How tall is Starship and superheavy?
Super Heavy alone stands 230 feet (70 meters) tall and Starship SN4 added another 165 feet (50 m) of height. Together they stood a whopping 395 feet tall (120 m), taller than NASA's massive Saturn V moon rocket, which was 363 feet tall (110 m). "Dream come true," Musk wrote on Twitter of the stacked Starship. space.comSpaceX stacks Starship atop massive booster for 1st time to make the world's tallest rocket
07 August, 2021 - 08:30pm
Jeff Bezos speaks near part of an F-1 engine from a Saturn V rocket, on display in the APOLLO exhibit at the Museum of Flight, in Seattle, Washington on May 20, 2017. David Ryder for The Washington Post via Getty Images
In spring 2020, Jeff Bezos’ Blue Origin began an almost yearlong competition against Elon Musk’s SpaceX over a NASA contract to build a human-landing vehicle on the moon. The race ended in April with the agency selecting SpaceX as the sole contractor under its Human Landing Systems (HLS) program.
Refusing to take no for an answer, Bezos has been pushing back against NASA’s decision in every direction possible in the past three months.
Last week, the world’s richest man offered to waive up to $2 billion in future payments from NASA under existing Blue Origin contracts if the agency would award a separate lunar lander contract to his company.
“Blue Origin will bridge the HLS budgetary funding shortfall by waiving all payments in the current and next two government fiscal years,” Bezos wrote in an open letter dated July 26 to NASA Administrator Bill Nelson. “This offer provides time for government appropriation actions to catch up.”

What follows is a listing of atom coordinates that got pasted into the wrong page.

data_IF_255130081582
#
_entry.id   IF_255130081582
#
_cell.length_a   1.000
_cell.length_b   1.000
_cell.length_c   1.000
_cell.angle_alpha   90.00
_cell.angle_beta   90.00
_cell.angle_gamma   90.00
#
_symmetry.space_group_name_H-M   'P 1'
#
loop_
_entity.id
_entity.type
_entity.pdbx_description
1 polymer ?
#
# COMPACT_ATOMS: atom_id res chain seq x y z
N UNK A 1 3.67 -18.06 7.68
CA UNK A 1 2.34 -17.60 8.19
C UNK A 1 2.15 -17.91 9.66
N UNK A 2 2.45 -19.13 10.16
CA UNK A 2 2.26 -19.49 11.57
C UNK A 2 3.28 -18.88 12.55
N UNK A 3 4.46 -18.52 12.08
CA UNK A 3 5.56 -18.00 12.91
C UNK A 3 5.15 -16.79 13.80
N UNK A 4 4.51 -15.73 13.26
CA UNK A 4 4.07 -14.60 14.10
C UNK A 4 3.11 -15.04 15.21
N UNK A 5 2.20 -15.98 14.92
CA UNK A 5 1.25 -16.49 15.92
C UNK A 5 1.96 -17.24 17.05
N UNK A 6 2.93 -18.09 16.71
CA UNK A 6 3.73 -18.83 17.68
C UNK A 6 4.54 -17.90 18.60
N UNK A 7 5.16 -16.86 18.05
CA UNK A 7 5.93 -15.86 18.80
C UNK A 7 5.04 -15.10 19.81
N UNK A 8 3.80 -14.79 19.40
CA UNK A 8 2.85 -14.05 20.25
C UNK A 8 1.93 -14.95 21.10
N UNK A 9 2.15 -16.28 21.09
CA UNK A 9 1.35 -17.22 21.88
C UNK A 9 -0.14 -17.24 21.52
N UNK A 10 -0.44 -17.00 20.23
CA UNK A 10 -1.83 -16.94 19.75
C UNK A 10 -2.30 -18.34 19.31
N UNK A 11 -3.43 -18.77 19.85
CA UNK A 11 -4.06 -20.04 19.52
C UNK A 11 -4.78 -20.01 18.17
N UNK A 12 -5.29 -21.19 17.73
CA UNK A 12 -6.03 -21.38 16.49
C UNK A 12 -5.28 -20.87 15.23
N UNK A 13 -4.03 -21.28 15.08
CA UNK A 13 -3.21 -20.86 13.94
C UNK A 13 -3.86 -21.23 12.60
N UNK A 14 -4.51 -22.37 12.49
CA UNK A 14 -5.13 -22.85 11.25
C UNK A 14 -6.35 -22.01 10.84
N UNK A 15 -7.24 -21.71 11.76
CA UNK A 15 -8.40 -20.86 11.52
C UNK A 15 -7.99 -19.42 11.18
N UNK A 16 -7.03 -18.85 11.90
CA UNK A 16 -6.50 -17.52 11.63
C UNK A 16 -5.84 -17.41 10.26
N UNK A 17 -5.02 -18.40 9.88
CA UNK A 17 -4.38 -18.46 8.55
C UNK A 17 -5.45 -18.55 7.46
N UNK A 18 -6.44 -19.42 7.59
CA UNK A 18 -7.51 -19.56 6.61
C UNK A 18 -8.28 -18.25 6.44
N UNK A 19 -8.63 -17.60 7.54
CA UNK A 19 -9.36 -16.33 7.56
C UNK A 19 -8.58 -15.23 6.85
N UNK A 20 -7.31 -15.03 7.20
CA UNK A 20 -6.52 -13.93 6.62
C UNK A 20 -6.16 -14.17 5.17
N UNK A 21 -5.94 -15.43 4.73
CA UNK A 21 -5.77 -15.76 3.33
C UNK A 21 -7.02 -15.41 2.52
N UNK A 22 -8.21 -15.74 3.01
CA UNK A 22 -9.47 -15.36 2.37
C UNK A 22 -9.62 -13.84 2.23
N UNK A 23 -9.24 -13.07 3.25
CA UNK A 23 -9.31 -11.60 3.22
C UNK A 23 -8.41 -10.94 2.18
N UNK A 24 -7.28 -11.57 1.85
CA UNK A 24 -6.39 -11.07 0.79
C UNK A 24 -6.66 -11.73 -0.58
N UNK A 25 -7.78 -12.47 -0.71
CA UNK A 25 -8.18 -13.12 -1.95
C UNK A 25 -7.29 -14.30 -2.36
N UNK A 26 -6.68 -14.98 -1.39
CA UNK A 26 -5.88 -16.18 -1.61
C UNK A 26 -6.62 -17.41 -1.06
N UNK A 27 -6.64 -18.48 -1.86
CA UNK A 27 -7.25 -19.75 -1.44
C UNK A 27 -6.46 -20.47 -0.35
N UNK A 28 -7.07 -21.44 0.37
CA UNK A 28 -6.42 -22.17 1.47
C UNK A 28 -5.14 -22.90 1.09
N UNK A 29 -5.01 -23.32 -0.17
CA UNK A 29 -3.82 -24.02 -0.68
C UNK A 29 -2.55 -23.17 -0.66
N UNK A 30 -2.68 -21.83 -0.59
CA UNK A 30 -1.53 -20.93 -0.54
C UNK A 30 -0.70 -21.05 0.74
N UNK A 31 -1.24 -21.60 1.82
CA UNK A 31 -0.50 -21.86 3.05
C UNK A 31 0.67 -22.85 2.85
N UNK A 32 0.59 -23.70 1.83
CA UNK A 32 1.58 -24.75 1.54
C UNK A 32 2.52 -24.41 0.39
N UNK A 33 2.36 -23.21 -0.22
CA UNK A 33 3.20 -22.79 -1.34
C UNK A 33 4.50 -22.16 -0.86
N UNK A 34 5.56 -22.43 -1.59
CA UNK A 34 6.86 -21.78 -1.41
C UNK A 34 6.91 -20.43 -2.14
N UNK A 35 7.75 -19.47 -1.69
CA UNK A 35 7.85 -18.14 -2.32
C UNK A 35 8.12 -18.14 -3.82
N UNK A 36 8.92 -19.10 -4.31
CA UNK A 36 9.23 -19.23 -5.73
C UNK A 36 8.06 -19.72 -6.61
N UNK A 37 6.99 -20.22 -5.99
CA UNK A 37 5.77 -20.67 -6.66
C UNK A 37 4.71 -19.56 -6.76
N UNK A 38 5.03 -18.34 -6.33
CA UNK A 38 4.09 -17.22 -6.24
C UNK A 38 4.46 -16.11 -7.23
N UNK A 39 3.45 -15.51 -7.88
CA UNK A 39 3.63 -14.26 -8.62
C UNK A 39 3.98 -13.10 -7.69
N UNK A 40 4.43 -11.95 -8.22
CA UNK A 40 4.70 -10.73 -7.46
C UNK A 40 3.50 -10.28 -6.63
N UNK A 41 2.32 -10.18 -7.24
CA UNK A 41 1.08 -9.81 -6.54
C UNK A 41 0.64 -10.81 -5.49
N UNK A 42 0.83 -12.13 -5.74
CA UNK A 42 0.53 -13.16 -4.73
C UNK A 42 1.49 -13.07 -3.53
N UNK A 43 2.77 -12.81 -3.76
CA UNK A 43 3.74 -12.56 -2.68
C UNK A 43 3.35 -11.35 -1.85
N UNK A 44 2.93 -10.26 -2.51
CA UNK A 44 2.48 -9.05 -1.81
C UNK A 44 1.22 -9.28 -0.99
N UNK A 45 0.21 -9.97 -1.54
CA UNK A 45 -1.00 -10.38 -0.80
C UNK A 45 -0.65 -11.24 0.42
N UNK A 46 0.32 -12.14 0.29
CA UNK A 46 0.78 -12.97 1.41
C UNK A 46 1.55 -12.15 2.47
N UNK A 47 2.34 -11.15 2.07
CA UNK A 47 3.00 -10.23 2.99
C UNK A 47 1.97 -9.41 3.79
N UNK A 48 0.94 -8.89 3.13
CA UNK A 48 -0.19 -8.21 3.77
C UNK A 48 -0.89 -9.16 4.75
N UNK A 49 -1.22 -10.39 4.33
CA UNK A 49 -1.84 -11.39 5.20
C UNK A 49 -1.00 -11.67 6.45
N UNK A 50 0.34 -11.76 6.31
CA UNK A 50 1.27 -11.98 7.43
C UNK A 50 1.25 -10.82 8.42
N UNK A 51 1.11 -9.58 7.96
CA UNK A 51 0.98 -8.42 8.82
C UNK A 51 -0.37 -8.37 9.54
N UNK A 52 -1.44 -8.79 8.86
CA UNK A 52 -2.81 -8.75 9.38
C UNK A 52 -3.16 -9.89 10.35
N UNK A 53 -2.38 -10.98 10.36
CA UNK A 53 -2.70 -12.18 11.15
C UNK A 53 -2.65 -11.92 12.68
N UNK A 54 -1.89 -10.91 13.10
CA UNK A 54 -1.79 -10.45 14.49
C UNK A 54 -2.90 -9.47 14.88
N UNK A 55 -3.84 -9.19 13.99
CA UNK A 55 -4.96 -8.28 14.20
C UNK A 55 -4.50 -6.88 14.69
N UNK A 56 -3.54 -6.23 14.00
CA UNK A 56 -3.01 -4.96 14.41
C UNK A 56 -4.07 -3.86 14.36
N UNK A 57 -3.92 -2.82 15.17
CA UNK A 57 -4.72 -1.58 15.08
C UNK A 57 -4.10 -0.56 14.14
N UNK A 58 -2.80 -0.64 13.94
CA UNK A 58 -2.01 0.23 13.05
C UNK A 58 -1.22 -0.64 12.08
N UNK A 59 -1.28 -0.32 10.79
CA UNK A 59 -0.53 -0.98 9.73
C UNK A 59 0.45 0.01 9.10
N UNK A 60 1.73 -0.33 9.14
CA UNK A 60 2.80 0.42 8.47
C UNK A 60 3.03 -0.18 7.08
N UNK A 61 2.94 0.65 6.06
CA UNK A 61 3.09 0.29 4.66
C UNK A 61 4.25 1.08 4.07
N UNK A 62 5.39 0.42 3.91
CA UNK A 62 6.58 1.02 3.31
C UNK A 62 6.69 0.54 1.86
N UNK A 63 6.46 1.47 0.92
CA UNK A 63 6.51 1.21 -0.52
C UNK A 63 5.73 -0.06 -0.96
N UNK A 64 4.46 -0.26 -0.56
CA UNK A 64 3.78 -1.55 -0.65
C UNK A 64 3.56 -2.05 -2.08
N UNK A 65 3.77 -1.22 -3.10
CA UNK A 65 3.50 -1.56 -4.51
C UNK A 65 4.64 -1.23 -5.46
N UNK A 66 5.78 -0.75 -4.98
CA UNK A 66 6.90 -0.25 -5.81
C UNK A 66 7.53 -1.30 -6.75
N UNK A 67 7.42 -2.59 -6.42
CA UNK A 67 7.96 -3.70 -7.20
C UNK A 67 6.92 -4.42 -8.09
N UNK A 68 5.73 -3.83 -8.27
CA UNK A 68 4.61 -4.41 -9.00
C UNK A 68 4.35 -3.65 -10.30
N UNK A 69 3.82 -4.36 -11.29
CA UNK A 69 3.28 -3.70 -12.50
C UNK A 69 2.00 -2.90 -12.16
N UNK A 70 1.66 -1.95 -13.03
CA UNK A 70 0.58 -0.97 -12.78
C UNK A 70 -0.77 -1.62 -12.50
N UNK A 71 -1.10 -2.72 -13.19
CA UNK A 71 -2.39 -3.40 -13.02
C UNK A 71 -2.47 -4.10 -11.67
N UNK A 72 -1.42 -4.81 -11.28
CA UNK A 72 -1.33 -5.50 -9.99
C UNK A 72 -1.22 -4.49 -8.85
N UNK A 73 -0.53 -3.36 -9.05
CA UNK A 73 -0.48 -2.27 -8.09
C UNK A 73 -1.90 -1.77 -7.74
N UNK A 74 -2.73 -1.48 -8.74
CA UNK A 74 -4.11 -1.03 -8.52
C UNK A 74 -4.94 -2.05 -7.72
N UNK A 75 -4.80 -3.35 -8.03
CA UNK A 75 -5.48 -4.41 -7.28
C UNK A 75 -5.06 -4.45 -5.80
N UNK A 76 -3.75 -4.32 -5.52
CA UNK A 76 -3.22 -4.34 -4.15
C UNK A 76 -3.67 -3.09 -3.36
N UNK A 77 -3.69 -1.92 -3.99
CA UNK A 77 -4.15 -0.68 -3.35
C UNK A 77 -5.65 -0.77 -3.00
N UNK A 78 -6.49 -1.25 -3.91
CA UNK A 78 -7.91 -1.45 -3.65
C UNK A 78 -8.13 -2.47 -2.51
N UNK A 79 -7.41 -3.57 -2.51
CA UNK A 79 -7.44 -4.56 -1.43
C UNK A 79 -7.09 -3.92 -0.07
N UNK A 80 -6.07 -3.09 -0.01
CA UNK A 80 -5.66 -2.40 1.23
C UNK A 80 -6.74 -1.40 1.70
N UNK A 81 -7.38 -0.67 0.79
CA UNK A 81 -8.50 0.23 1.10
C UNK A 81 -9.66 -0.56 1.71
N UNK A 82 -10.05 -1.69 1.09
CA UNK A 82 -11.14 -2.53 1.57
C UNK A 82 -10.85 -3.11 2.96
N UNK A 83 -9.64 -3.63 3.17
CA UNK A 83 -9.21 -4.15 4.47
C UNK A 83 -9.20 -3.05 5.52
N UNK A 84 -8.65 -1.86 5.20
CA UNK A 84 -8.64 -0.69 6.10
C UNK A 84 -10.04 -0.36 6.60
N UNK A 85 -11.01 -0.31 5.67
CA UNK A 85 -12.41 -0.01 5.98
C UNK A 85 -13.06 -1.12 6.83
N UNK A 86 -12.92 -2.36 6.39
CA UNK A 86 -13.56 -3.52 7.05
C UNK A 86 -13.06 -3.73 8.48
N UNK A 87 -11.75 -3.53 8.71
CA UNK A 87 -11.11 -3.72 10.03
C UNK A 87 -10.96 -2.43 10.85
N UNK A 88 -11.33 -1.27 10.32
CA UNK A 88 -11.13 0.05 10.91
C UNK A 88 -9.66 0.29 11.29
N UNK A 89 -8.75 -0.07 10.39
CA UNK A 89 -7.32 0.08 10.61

Blue Origin also filed a complaint (along with another SpaceX competitor, Dynetics) with the U.S. Government Accountability Office, accusing NASA of violating its procurement strategy by selecting only one HLS contractor. The congressional watchdog denied Blue Origin’s protests on Friday, ruling that NASA had run a fair competition.
NASA originally intended to hire at least two private-sector companies to build the lunar landing system, but eventually decided to select only one contractor, citing cost as a primary factor. SpaceX’s bid was $2.9 billion, while Blue Origin’s was more than double at $5.99 billion.
To address the cost concern, Bezos said in his open letter that Blue Origin would accept “a fixed-priced contract for this work, cover any system development cost overruns, and shield NASA from partner cost escalation concerns” if NASA awarded a second contract.
Aviation policy experts say Bezos is motivated by a grand ambition to reign over the future space industry.
“Jeff Bezos, I believe, sees a vision where Amazon can control the future of the infrastructure of space,” said Bryan Del Monte, a former deputy director at the Department of Defense from 2003 to 2008. “If he can pull it off, he will be the richest man in history since Rockefeller. Because that’s what Rockefeller did—he effectively controlled the infrastructure of everything at his time.”
“Bezos believes that space is the railroads and highways of the future. That’s why he wants the control so badly,” Del Monte told Observer.
SpaceX plans to incorporate the lunar lander into its Starship launch system, which is gearing up for its first orbital test flight. Blue Origin plans to build a lander using some of the technology that flew Bezos and three other civilians to suborbital space last month.
Making a case for its own proposal, Blue Origin said SpaceX’s approach is “immensely complex and high-risk,” according to an infographic published on its website on Wednesday.
“There are an unprecedented number of technologies, developments, and operations that have never been done before for Starship to land on the Moon,” Blue Origin said on its website. “NASA ran a flawed acquisition and ignored the significant risks of a one provider model.”
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